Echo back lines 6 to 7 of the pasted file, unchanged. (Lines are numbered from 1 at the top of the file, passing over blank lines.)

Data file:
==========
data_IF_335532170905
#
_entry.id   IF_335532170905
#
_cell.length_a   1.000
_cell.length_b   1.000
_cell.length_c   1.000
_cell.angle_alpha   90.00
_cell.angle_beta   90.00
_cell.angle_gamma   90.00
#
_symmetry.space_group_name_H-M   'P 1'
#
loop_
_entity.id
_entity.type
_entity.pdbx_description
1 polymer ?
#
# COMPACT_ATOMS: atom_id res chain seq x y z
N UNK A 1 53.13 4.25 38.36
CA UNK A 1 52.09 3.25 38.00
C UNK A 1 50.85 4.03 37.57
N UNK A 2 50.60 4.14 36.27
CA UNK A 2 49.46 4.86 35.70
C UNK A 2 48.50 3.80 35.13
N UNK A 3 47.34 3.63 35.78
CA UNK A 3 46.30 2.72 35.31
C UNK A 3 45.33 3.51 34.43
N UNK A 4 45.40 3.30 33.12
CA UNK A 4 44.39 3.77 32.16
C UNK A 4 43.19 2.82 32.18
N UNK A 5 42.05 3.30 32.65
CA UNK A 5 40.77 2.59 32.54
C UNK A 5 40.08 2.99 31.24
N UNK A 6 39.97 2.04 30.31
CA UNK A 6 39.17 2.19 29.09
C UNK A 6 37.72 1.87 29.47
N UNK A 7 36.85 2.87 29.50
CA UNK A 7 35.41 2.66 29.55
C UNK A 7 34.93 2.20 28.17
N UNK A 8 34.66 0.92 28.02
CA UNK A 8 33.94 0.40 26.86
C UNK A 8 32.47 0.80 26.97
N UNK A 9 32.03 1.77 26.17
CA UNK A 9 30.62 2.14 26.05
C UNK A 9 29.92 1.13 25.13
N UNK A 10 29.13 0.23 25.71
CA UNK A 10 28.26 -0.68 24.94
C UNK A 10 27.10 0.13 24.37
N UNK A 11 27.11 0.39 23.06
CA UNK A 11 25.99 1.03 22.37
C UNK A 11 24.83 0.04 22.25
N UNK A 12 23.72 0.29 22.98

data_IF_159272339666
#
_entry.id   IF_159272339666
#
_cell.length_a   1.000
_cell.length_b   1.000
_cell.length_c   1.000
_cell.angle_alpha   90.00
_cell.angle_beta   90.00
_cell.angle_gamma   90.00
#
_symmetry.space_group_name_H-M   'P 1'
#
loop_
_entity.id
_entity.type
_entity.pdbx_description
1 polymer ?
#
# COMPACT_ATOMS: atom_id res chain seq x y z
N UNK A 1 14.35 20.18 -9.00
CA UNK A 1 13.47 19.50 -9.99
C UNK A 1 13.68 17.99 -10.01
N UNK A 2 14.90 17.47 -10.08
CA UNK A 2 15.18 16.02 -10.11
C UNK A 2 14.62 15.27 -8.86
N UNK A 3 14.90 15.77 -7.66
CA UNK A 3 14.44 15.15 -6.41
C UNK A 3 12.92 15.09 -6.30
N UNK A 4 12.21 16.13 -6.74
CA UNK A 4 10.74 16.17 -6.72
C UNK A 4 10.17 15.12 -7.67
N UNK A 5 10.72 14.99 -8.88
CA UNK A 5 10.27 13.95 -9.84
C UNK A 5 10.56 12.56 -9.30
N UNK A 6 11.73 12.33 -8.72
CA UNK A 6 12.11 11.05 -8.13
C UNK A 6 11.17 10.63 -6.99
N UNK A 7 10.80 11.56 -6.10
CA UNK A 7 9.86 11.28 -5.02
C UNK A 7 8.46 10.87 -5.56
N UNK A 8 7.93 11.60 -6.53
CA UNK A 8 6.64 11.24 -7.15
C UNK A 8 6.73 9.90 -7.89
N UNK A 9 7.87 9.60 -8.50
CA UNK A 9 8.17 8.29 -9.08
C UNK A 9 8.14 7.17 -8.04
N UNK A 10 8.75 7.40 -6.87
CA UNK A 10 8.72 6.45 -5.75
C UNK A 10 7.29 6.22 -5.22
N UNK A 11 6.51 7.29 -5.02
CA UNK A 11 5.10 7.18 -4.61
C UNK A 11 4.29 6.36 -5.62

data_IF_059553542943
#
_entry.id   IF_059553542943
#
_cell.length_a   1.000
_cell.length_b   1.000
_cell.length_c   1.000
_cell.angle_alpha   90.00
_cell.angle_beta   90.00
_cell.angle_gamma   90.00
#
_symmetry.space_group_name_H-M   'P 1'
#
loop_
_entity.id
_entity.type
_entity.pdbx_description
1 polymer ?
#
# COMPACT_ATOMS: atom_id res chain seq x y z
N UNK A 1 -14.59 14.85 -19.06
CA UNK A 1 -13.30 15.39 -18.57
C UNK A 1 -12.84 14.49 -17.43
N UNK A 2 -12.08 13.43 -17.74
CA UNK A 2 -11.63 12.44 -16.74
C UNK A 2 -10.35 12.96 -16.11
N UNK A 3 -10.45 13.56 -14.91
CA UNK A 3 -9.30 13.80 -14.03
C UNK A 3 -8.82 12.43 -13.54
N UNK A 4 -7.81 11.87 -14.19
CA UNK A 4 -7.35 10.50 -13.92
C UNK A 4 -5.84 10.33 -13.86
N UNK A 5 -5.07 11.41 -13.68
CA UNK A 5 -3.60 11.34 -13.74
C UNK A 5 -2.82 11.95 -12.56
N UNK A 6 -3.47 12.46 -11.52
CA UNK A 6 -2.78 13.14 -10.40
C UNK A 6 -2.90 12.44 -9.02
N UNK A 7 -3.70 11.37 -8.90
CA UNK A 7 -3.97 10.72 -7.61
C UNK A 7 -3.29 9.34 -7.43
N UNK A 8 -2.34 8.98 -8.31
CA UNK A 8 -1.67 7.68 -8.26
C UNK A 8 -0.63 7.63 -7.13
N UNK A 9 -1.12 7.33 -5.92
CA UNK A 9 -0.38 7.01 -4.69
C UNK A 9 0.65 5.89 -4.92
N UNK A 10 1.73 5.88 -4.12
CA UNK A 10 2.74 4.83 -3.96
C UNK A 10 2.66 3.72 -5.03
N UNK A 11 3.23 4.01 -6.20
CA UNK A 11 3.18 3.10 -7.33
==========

_cell.length_b   1.000
_cell.length_c   1.000